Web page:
The Perfection of Wisdom - Dasannaka Jataka I

In the “Dasannaka Jataka”(no. 401) the danger and disadvantage of clinging has been explained. We read in the Commentary to the “Dasannaka Jataka” :

“At the time that the Bodhisatta was the wise Senaka, the royal councillor,

Maha-Moggallana was the wise Åyura,

and Sariputta was the wise Pukkusa.

The son of the King’s household priest came to wait on the King

and when he saw the queen he became enamoured,

and when he went home he lay down without taking food.

When the King came to know about this,

he gave the queen to him for seven days,

but asked him to send her back on the eighth day.

However, it appeared that the son of the household priest

and the queen became enamoured of each other

and had fled to another country.

The King suffered great sorrow and became very sick.

The royal physicians could not cure him.

The Bodhisatta knew that the King did not suffer a bodily ailment,

but that he was touched by mental sickness because he did not see the queen.

He thought of using a specific trick to cure him.

He arranged for a display where the King could see a man swallowing a sword

with a sharp edge which was thirtythree inches long.

Thereupon the King asked the wise Åyura (in the first stanza)

whether there was anything harder to do than swallowing this sword.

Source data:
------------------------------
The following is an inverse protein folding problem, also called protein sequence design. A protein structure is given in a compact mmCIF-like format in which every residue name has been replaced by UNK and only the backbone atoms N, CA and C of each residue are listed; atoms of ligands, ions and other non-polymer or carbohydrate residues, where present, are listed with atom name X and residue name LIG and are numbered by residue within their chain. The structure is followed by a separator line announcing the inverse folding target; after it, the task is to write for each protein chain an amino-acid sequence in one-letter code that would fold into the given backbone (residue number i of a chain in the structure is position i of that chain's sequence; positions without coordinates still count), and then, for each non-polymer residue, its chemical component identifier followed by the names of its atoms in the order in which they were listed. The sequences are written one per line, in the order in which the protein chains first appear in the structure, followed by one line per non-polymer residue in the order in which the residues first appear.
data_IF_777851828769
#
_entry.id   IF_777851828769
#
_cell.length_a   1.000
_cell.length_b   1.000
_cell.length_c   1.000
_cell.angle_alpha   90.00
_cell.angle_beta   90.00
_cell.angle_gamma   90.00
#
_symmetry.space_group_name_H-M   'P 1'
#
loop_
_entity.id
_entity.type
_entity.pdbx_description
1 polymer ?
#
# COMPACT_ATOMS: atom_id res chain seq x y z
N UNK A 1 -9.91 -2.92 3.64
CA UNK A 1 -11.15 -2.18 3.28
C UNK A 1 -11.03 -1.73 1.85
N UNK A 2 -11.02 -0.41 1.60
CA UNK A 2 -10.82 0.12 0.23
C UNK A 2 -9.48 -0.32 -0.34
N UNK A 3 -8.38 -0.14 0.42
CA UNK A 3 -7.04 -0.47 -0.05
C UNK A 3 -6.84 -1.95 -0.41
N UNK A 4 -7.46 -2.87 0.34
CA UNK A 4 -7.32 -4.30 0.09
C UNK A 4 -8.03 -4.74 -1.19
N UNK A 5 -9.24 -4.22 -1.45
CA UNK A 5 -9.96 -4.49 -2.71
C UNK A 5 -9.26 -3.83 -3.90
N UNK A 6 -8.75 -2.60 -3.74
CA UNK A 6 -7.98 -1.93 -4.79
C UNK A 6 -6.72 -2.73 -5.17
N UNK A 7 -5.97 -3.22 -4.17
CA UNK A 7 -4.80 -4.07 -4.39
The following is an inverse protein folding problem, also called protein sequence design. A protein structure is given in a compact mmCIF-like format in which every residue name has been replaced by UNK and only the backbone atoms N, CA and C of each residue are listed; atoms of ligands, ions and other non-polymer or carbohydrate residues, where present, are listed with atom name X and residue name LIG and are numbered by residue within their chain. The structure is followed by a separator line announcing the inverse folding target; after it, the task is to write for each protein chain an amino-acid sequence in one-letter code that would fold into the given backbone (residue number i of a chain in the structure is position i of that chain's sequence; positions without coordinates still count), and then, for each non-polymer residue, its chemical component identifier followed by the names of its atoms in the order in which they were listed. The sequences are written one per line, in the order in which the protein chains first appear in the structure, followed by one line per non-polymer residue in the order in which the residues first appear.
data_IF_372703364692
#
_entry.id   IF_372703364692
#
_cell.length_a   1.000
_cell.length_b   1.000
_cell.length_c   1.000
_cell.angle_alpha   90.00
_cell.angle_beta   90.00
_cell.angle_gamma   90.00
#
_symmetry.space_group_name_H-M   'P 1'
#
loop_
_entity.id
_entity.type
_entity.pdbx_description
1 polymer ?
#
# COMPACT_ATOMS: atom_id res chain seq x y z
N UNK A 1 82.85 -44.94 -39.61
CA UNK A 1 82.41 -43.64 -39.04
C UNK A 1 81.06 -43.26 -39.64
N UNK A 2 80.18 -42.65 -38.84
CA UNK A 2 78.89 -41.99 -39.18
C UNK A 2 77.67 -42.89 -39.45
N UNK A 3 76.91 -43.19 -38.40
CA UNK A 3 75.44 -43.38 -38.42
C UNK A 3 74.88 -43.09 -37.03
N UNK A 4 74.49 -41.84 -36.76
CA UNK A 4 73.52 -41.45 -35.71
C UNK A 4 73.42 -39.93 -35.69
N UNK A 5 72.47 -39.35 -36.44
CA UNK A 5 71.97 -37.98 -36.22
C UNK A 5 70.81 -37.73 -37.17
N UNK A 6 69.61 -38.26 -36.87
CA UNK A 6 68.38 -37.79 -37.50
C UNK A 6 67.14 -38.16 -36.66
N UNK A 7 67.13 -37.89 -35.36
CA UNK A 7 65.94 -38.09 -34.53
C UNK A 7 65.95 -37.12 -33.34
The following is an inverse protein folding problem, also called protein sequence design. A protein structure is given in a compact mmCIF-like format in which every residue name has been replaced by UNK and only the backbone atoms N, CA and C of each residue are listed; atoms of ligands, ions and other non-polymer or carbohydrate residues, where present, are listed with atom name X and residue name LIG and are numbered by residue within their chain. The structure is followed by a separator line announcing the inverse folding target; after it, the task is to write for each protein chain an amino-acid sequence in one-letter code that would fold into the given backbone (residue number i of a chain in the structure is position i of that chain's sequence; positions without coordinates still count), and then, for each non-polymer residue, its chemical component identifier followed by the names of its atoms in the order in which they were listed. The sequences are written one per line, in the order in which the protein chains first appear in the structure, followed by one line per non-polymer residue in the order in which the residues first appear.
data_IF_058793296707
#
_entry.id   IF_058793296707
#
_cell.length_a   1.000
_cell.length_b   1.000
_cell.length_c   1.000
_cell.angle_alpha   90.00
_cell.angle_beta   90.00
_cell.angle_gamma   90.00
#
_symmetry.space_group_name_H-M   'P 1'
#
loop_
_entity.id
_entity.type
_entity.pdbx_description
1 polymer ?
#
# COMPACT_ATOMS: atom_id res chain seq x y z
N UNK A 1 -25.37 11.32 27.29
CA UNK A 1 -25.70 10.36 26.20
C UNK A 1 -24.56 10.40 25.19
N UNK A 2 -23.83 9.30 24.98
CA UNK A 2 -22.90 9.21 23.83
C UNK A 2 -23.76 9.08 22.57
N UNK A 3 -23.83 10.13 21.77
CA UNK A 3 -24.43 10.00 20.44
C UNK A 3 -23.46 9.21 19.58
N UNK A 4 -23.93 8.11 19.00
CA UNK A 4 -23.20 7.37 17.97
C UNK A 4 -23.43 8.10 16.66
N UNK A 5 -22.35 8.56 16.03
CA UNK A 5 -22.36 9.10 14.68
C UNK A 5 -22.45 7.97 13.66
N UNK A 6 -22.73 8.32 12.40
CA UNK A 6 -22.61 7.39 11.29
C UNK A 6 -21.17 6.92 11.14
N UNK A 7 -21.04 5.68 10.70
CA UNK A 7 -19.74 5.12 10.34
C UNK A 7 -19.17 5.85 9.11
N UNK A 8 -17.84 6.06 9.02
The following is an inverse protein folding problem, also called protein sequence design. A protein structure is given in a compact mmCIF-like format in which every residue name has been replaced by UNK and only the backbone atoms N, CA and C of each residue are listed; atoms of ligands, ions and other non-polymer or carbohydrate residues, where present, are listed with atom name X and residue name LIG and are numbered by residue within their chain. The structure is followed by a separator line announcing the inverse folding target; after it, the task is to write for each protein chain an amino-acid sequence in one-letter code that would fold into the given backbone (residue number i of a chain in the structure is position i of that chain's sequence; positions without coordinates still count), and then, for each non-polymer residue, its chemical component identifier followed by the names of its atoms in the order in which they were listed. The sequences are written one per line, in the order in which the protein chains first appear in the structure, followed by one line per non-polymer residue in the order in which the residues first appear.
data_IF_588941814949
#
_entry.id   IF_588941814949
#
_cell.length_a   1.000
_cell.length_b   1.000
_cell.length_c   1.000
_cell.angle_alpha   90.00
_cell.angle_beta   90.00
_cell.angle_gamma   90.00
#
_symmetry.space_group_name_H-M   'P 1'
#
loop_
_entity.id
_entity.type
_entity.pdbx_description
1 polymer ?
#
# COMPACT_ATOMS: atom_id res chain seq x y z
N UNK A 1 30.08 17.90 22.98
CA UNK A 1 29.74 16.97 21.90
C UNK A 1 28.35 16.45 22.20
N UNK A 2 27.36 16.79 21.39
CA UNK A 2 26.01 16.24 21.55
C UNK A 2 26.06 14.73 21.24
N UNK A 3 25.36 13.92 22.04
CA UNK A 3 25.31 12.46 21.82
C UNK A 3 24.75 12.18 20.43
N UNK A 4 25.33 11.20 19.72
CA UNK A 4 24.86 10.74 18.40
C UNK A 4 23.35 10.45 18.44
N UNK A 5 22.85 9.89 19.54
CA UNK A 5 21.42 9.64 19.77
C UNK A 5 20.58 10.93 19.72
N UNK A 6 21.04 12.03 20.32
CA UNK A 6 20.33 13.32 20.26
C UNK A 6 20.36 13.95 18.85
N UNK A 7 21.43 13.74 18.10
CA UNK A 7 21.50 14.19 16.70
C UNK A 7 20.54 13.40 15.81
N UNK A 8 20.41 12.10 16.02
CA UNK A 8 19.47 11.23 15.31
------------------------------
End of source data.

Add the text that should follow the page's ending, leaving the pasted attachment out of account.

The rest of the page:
The wise Åyura, who was to be in his last life Maha-Moggallana,

answered (in the second stanza), that saying,

‘I shall give this away’, is more difficult.”

This shows that clinging to visible object, sound and the other sense objects is extremely difficult to give up. If someone still clings, how can he say that he will give something away? We read:

“When the King had heard the words of the wise Åyura, he thought,

‘I have said that I would give the queen to the son of the household priest,

and so I have done what is very hard to do.’

Hence his sorrow at heart became a little lighter,

since he had done what was hard to do.


The King wondered whether there was something else harder to do than saying,

‘I shall give something to someone else’.

He considered that speaking in such a way is difficult,

but he wondered whether there was something else more difficult.

Thereupon the King asked the wise Pukkusa (in the third stanza)

whether there was anything else more difficult to do than saying that

one would give something away.

Thereupon the wise Pukkusa spoke, in order to solve this problem, the fourth stanza:

‘People do not value words that are vainly spoken,

and that are without effect.

But when someone makes a promise and can decrease clinging,

this is more difficult than swallowing a sword or merely promising something.’ ”


This passage deals with sincerity, with truthfulness pertaining to one’s thinking

and to the words one has spoken. Thus, someone may say that he shall give,

but it is more difficult to truly give. When confidence in kusala, saddha, arises,

someone may say that he shall give, but afterwards he may not be able to give.

It is more difficult to act according to one’s promise. When there is sincerity and

truthfulness someone is able to follow up in action what he has promised.


Topic 280